Out 1
Jacques Rivette, France, 1971
by James Crawford and Michael Joshua Rowin

This is the second volume of a correspondence that began here.


“[I]s it too simplistic to describe Colin as a spectator’s surrogate and leave it at that? What do we make of choice to pose as a deaf-mute and his return to that state at the end of the film? How, for that matter, do we take of the weird behavior of the male (Colin) and female (Frédérique) interlopers? Their logic and mode of behavior is vastly different from anyone else in the film; it’s like they’ve parachuted in from Céline and Julie Go Boating.” If Colin is the spectator’s surrogate in Out 1, then he’s a hilariously flawed and inadequate one—whether that status mirrors or influences the spectator’s own (or both) is the issue. In the first half of the film there are long passages in which Leaud reads the received enigmatic messages, thumbs through books to look up references, writes down passages on his chalkboard and underlines the codes and connections he sees in them. It’s completely ridiculous to show all this, of course, because Leaud doesn’t say a word—the logic of his thought can barely be discerned until he highlights the couple of mentions of “thirteen” in his notes and then meets with a Balzac scholar (played by Eric Rohmer) to gain some insight into what the conspiracy of the Thirteen actually was, and maybe is. And yet these sequences (there are similar ones even after Colin has spoken out) make for more profound representations of cognition in registering the complicated events and ideas of Out 1 (and perhaps events and ideas in all cinematic experiences, or all experiences, period) due to the refusal to go inward and cinematically express states of consciousness.

“How can one render the inside?” Godard once asked, “Precisely by staying prudently outside.” Rivette goes further, filming the workings of the mind by also staying on the outside, recording scraps of shorthand that only completely make sense to the one doing the work. Colin’s surrogate role is complicated, then, by this method of dispersing information through his investigations. Again, the key word is process—Rivette wants to capture and portray human beings in states of becoming, of gradually arriving at an always-doubtful conclusion. When Leaud skims Balzac and comes across a section he thinks pertinent to the Thirteen, that excited action contains as much “eureka!” euphoria, despite the wordless ambiguity and the spectator’s only partial understanding of the plot, as those similar moments when a private eye finally understands the machinations in which he’s caught and now must overcome.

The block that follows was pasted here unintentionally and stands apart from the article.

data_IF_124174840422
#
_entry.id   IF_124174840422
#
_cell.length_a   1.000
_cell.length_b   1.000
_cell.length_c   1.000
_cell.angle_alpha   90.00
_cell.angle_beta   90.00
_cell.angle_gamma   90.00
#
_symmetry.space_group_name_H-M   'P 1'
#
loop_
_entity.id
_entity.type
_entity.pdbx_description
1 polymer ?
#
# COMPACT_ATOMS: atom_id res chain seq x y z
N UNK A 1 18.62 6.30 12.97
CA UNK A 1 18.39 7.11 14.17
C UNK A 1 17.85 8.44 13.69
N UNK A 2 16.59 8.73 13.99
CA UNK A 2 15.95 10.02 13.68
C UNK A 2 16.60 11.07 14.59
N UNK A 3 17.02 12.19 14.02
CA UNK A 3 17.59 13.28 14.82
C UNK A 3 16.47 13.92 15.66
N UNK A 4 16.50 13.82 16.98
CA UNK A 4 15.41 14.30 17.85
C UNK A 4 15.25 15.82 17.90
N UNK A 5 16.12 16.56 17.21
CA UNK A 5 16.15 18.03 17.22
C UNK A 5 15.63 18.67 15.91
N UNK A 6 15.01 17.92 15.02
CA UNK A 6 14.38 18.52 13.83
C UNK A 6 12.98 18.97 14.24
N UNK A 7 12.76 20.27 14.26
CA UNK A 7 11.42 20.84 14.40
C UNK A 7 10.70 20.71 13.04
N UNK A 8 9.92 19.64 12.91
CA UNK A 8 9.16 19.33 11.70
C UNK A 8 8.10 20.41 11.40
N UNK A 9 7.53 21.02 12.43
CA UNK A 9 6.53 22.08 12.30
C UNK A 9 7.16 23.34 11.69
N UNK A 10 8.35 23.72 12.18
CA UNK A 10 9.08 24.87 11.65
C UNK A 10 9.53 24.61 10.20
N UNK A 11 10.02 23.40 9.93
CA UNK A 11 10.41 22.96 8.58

Leaud as a deaf-mute contributes to the power of such sequences, but as I’ve mentioned before, he also acts as a symbolic refusal of language. His return at the end of Out 1to pretending to be a deaf-mute and annoying the hell out of cafe patrons with his harmonica struck me as one of Rivette’s lazier contrivances. Leaud realizes the Thirteen conspiracy is impenetrable, or is just fucking with his head, and abandons the adventure to go back to his day job, of sorts. This wasn’t too dissatisfying a destination for the film’s most likable character (and actor) as much as it was just too obvious an arc. In contrast, Berto’s fatal end left me shaken and mystified. Her blood oath with Renaud (a jerk, but who in Out 1 isn’t?) is really the only triumph of love throughout the entire film, as far as I can recall, but it remains unclear as to whether Berto’s attempt to kill him and last second intentional maneuver that causes him to kill her is because of the insidiousness of the Thirteen, and thus spells the impossiblity of pure individual love in a corrupt world, or because they’re simply doomed lovers. If anything, both of these readings sound too simple to me. Their childlike qualities, and Leaud’s, in accord with Rivette’s and other New Wavers’ interest in children and immature adults as symbols of unsullied imagination, perhaps make them unfit to survive the nightmarish web Rivette forms from the chaos of Paris circa 1970. But considering the multiple layers of meaning of pretty much everything else in Out 1, I just won’t allow myself to accept that as the final summation. Any suggestions?—MJR